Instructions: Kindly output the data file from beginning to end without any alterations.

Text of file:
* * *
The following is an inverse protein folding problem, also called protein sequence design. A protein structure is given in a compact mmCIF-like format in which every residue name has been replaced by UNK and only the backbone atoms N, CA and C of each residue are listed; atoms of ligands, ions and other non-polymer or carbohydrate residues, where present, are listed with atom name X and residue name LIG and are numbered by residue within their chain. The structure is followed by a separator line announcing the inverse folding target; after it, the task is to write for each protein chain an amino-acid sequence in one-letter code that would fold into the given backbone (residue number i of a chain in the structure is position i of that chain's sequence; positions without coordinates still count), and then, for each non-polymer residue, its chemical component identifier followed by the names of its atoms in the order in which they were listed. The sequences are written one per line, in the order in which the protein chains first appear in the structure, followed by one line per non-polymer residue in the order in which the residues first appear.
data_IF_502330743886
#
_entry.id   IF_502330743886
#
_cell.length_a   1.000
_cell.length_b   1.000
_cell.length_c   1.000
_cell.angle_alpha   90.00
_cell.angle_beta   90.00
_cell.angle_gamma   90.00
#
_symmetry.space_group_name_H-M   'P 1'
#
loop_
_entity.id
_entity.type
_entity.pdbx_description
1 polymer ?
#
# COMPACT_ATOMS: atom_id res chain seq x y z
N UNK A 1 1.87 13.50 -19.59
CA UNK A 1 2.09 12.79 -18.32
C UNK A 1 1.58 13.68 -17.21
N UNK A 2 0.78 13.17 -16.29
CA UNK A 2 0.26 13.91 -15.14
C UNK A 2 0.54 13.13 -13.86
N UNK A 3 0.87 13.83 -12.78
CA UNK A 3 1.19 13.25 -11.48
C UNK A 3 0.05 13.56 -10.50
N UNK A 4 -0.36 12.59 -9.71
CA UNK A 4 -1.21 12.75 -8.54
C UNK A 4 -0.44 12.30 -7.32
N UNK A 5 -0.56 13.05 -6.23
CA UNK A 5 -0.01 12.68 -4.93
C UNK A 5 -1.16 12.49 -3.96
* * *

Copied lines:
The following is an inverse protein folding problem, also called protein sequence design. A protein structure is given in a compact mmCIF-like format in which every residue name has been replaced by UNK and only the backbone atoms N, CA and C of each residue are listed; atoms of ligands, ions and other non-polymer or carbohydrate residues, where present, are listed with atom name X and residue name LIG and are numbered by residue within their chain. The structure is followed by a separator line announcing the inverse folding target; after it, the task is to write for each protein chain an amino-acid sequence in one-letter code that would fold into the given backbone (residue number i of a chain in the structure is position i of that chain's sequence; positions without coordinates still count), and then, for each non-polymer residue, its chemical component identifier followed by the names of its atoms in the order in which they were listed. The sequences are written one per line, in the order in which the protein chains first appear in the structure, followed by one line per non-polymer residue in the order in which the residues first appear.
data_IF_502330743886
#
_entry.id   IF_502330743886
#
_cell.length_a   1.000
_cell.length_b   1.000
_cell.length_c   1.000
_cell.angle_alpha   90.00
_cell.angle_beta   90.00
_cell.angle_gamma   90.00
#
_symmetry.space_group_name_H-M   'P 1'
#
loop_
_entity.id
_entity.type
_entity.pdbx_description
1 polymer ?
#
# COMPACT_ATOMS: atom_id res chain seq x y z
N UNK A 1 1.87 13.50 -19.59
CA UNK A 1 2.09 12.79 -18.32
C UNK A 1 1.58 13.68 -17.21
N UNK A 2 0.78 13.17 -16.29
CA UNK A 2 0.26 13.91 -15.14
C UNK A 2 0.54 13.13 -13.86
N UNK A 3 0.87 13.83 -12.78
CA UNK A 3 1.19 13.25 -11.48
C UNK A 3 0.05 13.56 -10.50
N UNK A 4 -0.36 12.59 -9.71
CA UNK A 4 -1.21 12.75 -8.54
C UNK A 4 -0.44 12.30 -7.32
N UNK A 5 -0.56 13.05 -6.23
CA UNK A 5 -0.01 12.68 -4.93
C UNK A 5 -1.16 12.49 -3.96